The most obvious example to start with is Isis. Her name literally means “throne.” She is the symbol of the Pharaoh’s power. Isis was worshiped as the ideal mother and wife, as well as the patroness of nature and magic. She was the friend of slaves and the downtrodden, but also listened to the prayers of the wealthy. In addition to that, she was the protector of the dead and the Goddess of children. Her birth is significant because she was the first daughter of Geb (Father of the Earth) and Nut (Mother of the Sky).
She married her brother Osiris, who was the first son of Geb and Nut. Osiris was the God of the afterlife, vegetation and beer. He was a merciful God of the dead. Osiris’s brother Set grew jealous of his power, cut him into pieces, and scattered the pieces around the land. It was up to Isis to use her restorative magic to find the pieces of Osiris and piece him back together again.
Perhaps this story can serve as a powerful metaphor about love and marriage. At times when you’re falling to pieces, it is up to your significant other to help put you together again. There is also a powerful metaphor in this story about redemption, rebirth and eternal life.
At first, only the pharaoh was associated with the God Osiris in death. Yet eventually, most of the common people in Egypt were allowed to associate themselves with Osiris in death. Osiris and Isis were very popular among the common people of Egypt, because they offered the people a connection to eternal life.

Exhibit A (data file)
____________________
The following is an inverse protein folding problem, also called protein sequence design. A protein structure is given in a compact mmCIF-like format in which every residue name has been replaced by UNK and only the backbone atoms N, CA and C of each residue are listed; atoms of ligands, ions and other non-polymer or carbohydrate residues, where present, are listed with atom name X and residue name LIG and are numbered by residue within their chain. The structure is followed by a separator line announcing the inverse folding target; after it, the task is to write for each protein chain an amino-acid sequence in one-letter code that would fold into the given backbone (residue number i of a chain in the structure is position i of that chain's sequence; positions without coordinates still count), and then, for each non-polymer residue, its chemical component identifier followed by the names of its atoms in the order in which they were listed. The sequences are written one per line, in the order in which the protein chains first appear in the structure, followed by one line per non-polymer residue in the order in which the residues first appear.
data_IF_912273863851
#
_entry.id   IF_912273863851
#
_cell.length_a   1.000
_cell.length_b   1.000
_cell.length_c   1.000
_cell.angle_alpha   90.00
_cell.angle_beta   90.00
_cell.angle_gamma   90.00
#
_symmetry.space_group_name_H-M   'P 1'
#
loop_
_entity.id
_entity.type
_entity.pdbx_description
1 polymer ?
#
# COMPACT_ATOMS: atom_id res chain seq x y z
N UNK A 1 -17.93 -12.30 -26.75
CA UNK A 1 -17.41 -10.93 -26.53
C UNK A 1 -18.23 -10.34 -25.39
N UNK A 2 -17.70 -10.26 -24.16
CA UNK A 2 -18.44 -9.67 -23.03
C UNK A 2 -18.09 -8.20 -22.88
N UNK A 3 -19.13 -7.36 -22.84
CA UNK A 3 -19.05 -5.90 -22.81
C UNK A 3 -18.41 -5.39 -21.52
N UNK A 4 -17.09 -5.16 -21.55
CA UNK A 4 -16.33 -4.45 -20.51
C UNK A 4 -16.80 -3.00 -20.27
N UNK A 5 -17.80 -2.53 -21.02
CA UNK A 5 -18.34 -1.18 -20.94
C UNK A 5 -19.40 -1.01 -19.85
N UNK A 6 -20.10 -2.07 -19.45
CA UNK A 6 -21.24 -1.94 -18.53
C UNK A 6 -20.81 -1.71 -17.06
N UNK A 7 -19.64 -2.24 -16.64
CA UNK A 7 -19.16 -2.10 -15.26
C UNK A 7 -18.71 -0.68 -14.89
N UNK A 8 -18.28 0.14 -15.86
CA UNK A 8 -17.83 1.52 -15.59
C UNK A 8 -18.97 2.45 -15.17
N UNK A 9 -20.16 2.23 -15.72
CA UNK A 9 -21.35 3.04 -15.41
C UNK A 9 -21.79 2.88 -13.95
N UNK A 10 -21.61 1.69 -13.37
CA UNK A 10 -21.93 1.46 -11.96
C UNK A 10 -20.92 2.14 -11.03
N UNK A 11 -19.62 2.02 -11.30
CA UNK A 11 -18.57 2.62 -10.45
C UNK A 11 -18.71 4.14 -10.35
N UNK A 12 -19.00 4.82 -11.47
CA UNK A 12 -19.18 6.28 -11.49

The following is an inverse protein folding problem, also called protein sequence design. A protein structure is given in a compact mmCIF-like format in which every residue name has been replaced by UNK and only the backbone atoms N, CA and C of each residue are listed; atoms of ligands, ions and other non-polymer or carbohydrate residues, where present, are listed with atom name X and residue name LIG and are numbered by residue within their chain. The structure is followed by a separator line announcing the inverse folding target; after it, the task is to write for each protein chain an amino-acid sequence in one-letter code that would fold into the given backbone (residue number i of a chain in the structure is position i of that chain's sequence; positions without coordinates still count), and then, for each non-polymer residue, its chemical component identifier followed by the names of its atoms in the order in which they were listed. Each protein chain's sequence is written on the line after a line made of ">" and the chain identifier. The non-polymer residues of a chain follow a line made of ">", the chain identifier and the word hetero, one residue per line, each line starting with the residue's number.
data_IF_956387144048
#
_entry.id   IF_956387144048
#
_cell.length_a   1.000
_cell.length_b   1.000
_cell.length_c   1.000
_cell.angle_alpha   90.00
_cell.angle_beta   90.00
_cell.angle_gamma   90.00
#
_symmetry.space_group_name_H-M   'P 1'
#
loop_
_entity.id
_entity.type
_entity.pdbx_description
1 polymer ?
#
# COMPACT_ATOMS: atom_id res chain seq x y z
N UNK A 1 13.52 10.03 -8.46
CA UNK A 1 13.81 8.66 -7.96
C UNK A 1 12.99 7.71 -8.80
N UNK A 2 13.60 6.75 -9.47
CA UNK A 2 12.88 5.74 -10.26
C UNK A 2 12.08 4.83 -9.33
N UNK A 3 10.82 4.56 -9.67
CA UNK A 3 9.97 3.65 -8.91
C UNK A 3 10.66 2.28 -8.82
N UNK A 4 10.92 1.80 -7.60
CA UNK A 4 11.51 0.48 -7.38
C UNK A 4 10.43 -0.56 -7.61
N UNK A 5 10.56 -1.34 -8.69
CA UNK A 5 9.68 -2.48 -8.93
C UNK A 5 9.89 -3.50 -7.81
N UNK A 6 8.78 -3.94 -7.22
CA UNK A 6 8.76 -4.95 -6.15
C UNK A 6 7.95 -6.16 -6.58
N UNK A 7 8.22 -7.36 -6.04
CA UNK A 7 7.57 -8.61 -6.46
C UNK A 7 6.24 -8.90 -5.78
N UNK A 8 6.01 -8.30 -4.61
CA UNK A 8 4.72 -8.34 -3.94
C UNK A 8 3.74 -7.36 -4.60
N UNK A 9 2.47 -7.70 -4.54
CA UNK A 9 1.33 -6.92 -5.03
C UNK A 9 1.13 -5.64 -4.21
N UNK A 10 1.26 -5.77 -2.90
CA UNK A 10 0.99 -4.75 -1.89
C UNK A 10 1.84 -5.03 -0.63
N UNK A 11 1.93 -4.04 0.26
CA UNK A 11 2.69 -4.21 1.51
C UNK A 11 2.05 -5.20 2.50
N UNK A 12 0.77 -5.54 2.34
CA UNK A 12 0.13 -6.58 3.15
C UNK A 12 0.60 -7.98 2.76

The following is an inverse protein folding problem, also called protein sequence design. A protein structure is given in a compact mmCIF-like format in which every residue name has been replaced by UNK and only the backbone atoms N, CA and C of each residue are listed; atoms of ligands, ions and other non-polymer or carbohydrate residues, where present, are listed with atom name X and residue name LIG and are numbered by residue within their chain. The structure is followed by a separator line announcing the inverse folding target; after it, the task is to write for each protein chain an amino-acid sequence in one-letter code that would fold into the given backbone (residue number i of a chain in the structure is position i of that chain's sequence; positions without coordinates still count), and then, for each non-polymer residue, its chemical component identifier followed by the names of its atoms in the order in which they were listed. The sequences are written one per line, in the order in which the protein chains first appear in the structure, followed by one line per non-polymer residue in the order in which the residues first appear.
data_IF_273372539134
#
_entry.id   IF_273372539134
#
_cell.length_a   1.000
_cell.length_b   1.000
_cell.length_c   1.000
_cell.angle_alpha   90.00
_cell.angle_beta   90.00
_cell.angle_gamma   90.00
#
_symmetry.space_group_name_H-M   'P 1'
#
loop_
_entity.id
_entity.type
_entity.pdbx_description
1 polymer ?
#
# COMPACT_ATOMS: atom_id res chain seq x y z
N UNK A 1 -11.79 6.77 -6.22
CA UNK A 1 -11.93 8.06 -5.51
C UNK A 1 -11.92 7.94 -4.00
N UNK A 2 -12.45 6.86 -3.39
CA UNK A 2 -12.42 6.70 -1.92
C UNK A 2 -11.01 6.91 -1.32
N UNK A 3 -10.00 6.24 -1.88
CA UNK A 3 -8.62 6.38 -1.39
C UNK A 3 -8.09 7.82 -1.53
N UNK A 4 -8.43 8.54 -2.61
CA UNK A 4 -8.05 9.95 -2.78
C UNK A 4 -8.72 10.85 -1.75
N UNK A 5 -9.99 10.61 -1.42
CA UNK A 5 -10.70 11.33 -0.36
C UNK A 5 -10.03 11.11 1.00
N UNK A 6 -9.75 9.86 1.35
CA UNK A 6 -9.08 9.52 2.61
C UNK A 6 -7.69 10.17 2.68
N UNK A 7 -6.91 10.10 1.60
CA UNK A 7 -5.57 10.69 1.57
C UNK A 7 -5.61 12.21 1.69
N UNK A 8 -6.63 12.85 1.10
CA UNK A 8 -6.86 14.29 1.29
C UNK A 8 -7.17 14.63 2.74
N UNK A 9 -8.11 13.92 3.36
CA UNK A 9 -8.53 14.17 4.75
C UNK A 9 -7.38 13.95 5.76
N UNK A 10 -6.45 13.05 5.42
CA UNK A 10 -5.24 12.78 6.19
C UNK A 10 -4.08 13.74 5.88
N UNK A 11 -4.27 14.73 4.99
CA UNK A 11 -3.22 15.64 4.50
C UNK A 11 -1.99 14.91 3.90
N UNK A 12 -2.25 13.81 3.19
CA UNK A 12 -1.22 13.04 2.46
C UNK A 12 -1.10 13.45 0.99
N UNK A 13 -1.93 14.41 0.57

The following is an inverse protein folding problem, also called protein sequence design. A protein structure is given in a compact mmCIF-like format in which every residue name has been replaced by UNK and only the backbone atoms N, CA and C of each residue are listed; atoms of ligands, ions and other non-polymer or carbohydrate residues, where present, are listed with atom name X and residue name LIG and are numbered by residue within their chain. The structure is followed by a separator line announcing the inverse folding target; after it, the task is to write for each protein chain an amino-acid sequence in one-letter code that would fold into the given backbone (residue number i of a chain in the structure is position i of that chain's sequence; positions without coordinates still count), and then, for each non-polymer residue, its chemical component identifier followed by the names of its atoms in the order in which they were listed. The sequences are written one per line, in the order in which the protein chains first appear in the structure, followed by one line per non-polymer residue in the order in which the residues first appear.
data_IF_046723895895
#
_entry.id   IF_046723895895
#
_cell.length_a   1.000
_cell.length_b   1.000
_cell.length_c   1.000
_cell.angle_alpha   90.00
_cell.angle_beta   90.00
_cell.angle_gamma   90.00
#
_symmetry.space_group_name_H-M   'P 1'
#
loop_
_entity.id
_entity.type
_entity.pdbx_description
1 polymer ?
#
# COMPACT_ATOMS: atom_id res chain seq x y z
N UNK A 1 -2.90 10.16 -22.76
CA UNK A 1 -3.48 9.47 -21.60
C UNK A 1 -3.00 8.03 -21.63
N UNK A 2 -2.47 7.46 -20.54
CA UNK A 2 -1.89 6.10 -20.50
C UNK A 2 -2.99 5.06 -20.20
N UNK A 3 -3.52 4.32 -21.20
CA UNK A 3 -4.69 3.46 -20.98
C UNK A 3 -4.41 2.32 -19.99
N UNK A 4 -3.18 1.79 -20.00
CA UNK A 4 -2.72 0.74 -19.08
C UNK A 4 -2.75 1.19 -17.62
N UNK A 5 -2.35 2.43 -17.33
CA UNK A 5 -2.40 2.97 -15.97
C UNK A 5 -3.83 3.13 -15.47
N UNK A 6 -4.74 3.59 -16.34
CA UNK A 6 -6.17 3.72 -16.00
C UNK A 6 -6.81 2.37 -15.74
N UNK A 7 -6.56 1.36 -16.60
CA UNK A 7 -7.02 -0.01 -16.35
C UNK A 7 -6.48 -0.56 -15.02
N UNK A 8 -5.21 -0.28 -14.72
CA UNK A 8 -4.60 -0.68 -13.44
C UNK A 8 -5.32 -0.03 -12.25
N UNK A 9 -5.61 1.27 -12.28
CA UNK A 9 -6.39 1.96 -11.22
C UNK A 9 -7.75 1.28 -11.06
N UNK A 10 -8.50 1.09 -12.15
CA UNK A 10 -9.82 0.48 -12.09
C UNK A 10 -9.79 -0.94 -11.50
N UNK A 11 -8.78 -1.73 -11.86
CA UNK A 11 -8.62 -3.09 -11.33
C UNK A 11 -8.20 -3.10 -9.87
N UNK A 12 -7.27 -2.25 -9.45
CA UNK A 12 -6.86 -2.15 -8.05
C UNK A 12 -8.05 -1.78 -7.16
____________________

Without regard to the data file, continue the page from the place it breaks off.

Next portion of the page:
CONNECTIONS BETWEEN ISIS/OSIRIS CULT AND CHRISTIANITY?
There are some theories that the early Christians were influenced by the themes of redemption and eternal life present in the Osiris and Isis myth. Pictures of Isis sucking her son Horus were common in the Roman Empire at the time of Christianity. For example, murals of Isis suckling her son Horus were popular in the Roman empire before the characteristic picture of the Virgin Mary nursing Jesus arose in prominence. Perhaps the former inspired the latter.
The Original Trinity, Brought to You By Egypt (Metal-Gaia)
A MURAL IN THE ROMAN ERA OF ISIS AND HORUS
THE “REGINA CAELI LAETARE”
OTHER POPULAR EGYPTIAN GODDESSES
Bastet: A feline Goddess. The daughter of the sun God Ra. She was worshiped for her protective and maternal nature.
Hathor: A cow Goddess associated with dancing, music and love. She was also known as the “Lady of Heaven.” She protected women during pregnancy, was worshiped as a Goddess of fertility, and was seen as wise and affectionate towards both the living and the dead.
Sekhmet: The lion headed Goddess of war, fire, hunting, wild animals and vengeance. She was called “The Powerful One.” She helped kings defeat their opponents. She was also associated with both disease and health.
Maat: The Goddess of truth, morality, justice, order and harmony. She represented the natural order of the universe. She was typically depicted with an ostrich feather on her head. The weighing of the heart ceremony that took place in the afterlife, which determined whether you were allowed to have eternal life, took place in the Hall of Maat. In Egypt there were 42 laws of Maat that one had to follow in order to enter the afterlife. These were a series of negative confessions, a list of “I didn’t do ____.” Law # 34 interests me because it relates to taking care of the environment: “I have not polluted the water.” Also, another interesting thing to note is that the laws of Maat don’t say much about sexuality, aside from mentioning adultery. This is probably because the Egyptians had a very mature culture when it came to sexuality, which we will discuss more below. A majority of these laws actually relate to emotional control, which is important for living a healthy and virtuous life.